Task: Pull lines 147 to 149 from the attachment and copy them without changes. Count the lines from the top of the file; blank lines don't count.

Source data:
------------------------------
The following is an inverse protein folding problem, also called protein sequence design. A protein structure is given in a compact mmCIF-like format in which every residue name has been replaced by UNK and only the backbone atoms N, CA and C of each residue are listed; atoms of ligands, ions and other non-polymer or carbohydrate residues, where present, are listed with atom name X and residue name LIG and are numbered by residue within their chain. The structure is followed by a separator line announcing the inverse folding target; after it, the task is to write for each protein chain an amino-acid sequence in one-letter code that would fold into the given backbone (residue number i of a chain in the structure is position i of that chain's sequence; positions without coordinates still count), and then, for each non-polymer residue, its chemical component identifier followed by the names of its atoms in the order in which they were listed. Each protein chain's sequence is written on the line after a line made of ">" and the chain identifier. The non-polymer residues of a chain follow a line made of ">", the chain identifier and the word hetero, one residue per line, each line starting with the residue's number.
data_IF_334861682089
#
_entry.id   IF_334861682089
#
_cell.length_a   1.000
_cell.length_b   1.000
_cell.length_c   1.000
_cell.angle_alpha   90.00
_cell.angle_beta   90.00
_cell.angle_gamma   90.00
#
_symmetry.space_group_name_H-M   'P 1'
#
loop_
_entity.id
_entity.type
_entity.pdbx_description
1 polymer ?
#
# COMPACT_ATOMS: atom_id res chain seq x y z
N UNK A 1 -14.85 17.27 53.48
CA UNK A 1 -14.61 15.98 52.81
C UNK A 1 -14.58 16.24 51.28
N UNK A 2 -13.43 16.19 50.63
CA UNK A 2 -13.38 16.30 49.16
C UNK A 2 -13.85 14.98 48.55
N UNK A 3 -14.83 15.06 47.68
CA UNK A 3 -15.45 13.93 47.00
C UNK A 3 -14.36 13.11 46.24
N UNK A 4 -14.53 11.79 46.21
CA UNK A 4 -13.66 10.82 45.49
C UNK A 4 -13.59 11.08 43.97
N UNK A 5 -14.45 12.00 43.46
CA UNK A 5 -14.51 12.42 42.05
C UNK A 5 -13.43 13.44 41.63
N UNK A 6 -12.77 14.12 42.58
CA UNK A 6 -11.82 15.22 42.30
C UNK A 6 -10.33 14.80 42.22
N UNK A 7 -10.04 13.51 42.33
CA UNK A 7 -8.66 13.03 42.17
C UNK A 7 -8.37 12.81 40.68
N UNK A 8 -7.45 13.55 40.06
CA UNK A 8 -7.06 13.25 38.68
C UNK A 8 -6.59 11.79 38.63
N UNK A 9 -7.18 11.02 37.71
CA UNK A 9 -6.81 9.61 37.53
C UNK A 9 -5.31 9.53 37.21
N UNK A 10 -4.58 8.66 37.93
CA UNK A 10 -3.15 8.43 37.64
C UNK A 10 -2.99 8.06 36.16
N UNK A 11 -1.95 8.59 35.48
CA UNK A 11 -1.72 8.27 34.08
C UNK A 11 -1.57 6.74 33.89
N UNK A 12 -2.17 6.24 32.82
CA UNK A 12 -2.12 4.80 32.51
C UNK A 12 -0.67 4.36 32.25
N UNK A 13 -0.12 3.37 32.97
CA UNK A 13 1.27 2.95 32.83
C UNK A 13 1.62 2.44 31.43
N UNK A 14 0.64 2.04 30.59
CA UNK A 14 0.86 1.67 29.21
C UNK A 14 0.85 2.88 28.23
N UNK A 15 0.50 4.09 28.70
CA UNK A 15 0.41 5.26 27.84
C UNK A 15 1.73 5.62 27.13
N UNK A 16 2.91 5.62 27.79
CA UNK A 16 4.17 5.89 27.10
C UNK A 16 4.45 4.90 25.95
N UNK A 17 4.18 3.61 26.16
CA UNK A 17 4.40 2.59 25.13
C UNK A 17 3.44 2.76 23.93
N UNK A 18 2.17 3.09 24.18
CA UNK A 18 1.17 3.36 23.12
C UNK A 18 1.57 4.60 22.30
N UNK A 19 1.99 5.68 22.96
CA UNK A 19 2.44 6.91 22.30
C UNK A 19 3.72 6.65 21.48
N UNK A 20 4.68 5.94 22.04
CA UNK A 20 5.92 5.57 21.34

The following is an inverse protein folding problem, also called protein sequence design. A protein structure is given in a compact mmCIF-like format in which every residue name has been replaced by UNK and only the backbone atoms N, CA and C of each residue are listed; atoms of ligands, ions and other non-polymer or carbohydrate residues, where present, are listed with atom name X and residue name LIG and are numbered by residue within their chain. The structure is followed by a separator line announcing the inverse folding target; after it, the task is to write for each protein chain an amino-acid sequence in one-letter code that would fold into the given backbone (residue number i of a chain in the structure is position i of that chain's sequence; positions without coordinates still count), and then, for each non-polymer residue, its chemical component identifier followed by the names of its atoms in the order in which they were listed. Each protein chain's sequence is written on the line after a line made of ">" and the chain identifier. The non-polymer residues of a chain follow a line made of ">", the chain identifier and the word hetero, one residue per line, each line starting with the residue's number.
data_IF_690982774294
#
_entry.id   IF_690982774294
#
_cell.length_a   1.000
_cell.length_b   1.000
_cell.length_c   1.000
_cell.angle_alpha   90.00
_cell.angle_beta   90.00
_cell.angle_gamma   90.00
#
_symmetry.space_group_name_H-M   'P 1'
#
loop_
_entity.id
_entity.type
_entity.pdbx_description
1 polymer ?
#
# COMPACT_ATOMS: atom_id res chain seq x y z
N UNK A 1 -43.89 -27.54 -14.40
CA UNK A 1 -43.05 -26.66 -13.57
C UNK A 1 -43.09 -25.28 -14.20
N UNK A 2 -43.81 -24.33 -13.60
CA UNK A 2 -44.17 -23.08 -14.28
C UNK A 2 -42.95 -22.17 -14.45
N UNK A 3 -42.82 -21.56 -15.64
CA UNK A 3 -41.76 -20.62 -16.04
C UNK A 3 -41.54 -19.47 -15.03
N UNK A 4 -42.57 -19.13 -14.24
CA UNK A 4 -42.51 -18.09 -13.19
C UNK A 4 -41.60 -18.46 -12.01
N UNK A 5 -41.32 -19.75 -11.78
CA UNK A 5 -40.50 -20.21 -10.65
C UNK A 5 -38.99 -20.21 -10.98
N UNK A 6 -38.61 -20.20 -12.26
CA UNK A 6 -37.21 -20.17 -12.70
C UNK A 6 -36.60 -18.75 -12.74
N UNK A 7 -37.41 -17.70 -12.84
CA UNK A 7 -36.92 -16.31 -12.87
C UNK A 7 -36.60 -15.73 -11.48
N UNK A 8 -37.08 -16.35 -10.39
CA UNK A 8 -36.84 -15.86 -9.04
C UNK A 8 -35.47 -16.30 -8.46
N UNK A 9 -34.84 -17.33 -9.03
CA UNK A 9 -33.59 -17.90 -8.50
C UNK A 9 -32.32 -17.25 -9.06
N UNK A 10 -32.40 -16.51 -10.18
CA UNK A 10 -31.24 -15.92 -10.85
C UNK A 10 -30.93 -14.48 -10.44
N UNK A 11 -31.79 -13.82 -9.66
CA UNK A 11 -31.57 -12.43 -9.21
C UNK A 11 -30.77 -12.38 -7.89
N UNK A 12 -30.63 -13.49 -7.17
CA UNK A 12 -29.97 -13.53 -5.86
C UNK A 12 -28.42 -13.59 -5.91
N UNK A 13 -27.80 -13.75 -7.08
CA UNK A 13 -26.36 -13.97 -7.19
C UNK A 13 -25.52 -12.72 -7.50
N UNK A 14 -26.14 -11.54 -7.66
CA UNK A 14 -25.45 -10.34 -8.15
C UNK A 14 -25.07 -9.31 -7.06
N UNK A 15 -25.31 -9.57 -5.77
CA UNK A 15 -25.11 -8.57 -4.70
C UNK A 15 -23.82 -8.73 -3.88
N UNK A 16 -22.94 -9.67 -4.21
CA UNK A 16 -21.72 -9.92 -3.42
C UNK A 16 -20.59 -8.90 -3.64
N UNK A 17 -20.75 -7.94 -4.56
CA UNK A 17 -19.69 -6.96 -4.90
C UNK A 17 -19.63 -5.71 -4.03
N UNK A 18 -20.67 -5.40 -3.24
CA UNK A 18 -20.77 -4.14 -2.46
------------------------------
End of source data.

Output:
N UNK A 16 -22.94 -9.67 -4.21
CA UNK A 16 -21.72 -9.92 -3.42
C UNK A 16 -20.59 -8.90 -3.64